The Cincinnati native who’s a self-described “pop music archeologist” and the brain behind the Zero to 180 music blog says there are more than 200 recorded songs with Cincinnati in their titles. Here are his 10 favorites.
“Cincinnati Hit Parade” by Bill Franklin (1950)
This marvelous slice of “hillbilly jive” really swings, punctuated by bursts of chiming steel guitar and old-timey roller rink organ. Plus, it’s a truck driving song.
“Cincinnati Blues” by Jesse Fuller (1965)
Aching vocals and plaintive Piedmont-style fingerpicking, not to mention sublime slide work, make for compelling listening. There’s a live recording on a 2006 box set by Smithsonian’s Folkways, Friends of Old Time Music.
“Cincinnati Kid” by Prince Buster (1966)
One of Jamaica’s leading lights slyly calls out praise to King Records’s most famous artist in this far-sighted fusion of rocksteady and funk drawing a direct line between Kingston and Cincinnati.
“Cincinnati Woman” by The Hubbubs (1971)
Catchy AM radio power pop with fuzztone guitar, go-go horns, and Laugh-In production sound with (surprise!) German lyrics. Fortunately, the song title in English begins each chorus and will have you singing along in no time.
“Cincinatti Woman” by Spode (1971)
The song’s throwback sound—galloping guitar lines, evocative of The Shadows’s Hank Marvin, set against a lonely Moody Blues–style backing vocal—perfectly captures the mysterious charm of that elusive lass from the misspelled city thousands of miles away.
“Cincinnati Square” by Chuck Robinson (Early 1970s)
Groovy psych-jazz-funk celebration of a super hip and happening gathering spot that, uh, doesn’t actually exist. But let’s give Robinson the benefit of the doubt and assume he meant Fountain Square, so as not to bring the party down any further.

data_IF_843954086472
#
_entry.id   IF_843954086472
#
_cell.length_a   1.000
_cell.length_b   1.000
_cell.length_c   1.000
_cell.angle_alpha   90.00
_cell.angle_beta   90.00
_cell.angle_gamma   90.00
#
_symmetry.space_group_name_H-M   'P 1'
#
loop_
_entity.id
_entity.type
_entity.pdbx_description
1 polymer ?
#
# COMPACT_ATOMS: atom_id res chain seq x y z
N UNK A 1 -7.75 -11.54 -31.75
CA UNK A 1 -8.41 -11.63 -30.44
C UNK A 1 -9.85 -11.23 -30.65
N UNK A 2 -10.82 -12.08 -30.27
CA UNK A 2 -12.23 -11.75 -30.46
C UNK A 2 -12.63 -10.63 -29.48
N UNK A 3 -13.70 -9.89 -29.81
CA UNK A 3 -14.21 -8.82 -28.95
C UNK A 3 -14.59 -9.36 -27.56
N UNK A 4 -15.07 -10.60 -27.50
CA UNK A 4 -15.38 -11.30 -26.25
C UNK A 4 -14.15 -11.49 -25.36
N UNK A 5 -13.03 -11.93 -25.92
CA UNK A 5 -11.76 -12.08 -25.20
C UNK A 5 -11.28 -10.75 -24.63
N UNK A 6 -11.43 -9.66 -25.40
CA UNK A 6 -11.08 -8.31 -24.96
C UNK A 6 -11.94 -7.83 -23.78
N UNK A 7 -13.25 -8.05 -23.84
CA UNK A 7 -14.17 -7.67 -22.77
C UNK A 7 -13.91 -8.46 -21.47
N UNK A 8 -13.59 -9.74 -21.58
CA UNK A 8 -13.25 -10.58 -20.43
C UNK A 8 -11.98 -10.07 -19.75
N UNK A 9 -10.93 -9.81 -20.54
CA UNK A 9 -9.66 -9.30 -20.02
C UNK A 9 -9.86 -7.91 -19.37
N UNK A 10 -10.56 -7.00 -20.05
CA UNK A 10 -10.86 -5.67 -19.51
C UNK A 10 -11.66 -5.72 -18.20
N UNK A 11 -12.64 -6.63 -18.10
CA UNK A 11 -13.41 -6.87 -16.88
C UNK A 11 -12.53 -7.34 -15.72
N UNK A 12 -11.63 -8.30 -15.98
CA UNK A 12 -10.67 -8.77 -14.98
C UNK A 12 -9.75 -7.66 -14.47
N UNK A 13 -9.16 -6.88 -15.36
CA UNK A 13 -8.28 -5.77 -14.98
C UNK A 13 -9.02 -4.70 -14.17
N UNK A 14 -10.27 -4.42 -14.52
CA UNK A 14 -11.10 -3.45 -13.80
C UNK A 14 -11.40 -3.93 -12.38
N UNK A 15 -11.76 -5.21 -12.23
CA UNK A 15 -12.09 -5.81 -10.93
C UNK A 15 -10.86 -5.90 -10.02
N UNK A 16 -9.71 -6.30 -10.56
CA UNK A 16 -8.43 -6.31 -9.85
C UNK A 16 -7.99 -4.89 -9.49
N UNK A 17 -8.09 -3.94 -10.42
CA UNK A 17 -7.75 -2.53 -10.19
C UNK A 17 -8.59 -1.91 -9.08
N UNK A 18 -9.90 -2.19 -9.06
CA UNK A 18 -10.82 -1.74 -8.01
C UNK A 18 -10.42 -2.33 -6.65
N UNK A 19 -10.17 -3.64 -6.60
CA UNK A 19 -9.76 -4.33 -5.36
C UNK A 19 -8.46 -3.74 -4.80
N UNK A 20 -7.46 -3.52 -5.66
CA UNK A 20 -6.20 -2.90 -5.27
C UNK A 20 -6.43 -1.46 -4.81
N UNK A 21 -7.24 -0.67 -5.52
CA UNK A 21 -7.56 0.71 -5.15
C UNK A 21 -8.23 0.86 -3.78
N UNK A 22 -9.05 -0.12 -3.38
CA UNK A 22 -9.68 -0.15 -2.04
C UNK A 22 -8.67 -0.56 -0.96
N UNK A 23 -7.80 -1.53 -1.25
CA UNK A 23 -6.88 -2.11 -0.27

“Cincinnati Blues” by Ray Pennington & Buddy Emmons (1984)
Former King Records producer and talent scout Pennington wrangles pioneering country-jazz steel guitarist Emmons on a western swing number that declares Cincinnati an effective restorative treatment for his ailing spirits.
“Cincinnati” by Holidaymakers (1988)
Tuneful, jangly guitars come to the fore on this fetching, uptempo indie-pop number by a Scottish band who released a couple of singles in the UK in the late 1980s … and then nothing more.
“Oh, Cincinnati” by The Seedy Seeds (2008)
Findlay Market and the abandoned subway get shout-outs in what sounds to my ears like an obvious local radio hit. Wistful banjo lines are tempered by a modern pop sensibility that somehow manages to convey a hopefulness throughout.
“Cincinnati Bears” by PNS & Zavala (2009)
The irresistible groove of this hip-hop/funk instrumental makes an ideal backdrop for a scenic Cincinnati drive.
“Cincinnati Star” by Ed Williams (1979), a wonderfully concise time capsule of 20th-century Cincinnati pop culture history through the late 1970s.